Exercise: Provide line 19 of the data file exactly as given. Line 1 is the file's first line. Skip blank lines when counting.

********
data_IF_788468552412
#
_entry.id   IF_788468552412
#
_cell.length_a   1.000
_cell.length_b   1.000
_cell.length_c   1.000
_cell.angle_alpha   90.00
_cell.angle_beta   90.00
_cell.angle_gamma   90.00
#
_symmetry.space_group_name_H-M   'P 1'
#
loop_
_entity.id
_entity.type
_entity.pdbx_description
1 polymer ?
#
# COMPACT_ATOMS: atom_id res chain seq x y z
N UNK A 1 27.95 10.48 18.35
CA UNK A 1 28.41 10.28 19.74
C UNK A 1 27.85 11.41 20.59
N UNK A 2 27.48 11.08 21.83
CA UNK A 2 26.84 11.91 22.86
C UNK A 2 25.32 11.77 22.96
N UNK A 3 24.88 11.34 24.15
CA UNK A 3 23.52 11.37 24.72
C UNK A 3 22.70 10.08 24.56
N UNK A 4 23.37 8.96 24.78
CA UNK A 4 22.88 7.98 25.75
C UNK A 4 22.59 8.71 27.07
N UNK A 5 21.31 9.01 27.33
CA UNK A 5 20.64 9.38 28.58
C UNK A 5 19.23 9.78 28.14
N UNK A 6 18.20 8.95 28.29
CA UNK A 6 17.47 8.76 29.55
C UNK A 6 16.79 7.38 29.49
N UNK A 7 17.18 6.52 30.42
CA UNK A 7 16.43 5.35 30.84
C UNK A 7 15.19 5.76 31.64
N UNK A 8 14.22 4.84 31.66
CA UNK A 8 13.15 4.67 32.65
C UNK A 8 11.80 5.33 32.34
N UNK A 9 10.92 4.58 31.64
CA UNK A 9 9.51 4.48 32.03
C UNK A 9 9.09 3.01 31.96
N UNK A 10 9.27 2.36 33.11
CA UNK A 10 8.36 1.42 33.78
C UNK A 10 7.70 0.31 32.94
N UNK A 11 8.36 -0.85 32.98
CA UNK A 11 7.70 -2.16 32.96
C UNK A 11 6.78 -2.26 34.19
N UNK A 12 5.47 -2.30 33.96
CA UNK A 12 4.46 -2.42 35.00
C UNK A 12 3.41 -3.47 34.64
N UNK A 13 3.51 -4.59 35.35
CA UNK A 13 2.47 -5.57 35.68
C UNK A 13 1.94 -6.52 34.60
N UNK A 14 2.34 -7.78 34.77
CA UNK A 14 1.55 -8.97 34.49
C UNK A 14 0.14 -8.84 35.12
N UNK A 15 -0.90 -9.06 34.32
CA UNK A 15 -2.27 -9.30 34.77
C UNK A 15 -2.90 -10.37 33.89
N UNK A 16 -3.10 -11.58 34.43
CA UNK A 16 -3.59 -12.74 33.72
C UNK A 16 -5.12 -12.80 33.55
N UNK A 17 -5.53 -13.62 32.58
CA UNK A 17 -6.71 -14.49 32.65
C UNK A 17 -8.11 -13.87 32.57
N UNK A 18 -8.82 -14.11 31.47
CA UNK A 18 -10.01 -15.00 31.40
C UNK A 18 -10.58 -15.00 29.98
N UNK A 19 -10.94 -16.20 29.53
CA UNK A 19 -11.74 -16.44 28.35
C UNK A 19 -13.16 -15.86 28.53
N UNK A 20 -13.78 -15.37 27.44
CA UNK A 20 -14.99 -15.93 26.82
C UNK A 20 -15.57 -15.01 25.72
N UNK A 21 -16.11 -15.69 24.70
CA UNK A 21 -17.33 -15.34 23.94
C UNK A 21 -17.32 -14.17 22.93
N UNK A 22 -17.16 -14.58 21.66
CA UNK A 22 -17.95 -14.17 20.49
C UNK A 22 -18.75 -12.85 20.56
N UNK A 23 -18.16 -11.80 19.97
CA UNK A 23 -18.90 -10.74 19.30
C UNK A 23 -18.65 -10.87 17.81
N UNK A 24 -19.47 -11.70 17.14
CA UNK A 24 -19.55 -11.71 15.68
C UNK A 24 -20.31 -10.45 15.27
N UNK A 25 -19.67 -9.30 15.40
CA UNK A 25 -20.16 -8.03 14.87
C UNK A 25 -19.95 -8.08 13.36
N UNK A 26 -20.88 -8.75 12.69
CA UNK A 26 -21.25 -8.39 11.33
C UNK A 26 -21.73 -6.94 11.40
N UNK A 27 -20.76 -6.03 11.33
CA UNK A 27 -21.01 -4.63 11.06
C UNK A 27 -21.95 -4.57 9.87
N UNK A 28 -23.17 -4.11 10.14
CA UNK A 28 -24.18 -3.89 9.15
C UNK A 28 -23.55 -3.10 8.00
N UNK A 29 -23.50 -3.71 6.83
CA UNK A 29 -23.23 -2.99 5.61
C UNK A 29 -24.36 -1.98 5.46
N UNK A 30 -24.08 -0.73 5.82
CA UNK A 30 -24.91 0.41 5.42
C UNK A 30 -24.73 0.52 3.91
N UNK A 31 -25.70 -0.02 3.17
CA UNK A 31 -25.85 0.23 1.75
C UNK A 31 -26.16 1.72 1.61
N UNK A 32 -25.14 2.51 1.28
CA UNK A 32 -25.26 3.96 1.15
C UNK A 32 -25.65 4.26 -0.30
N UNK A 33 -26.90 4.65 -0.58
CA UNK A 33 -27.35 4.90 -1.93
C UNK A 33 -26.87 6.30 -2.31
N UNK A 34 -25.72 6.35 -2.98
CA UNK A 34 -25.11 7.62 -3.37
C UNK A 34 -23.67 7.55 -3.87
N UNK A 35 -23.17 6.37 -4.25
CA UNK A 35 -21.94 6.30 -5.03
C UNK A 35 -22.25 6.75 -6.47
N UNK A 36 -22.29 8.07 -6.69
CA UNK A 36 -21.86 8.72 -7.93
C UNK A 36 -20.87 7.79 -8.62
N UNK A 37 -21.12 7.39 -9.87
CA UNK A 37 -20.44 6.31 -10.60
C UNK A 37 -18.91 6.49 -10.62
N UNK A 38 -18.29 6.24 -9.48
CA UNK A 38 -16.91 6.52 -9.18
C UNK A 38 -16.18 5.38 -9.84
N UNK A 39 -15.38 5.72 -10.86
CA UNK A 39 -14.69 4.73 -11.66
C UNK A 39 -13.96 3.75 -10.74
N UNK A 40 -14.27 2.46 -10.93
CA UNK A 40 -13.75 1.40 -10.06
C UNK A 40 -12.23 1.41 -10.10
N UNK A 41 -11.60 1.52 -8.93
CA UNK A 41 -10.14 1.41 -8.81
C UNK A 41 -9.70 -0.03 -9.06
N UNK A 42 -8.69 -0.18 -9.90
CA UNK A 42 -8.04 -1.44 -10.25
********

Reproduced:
#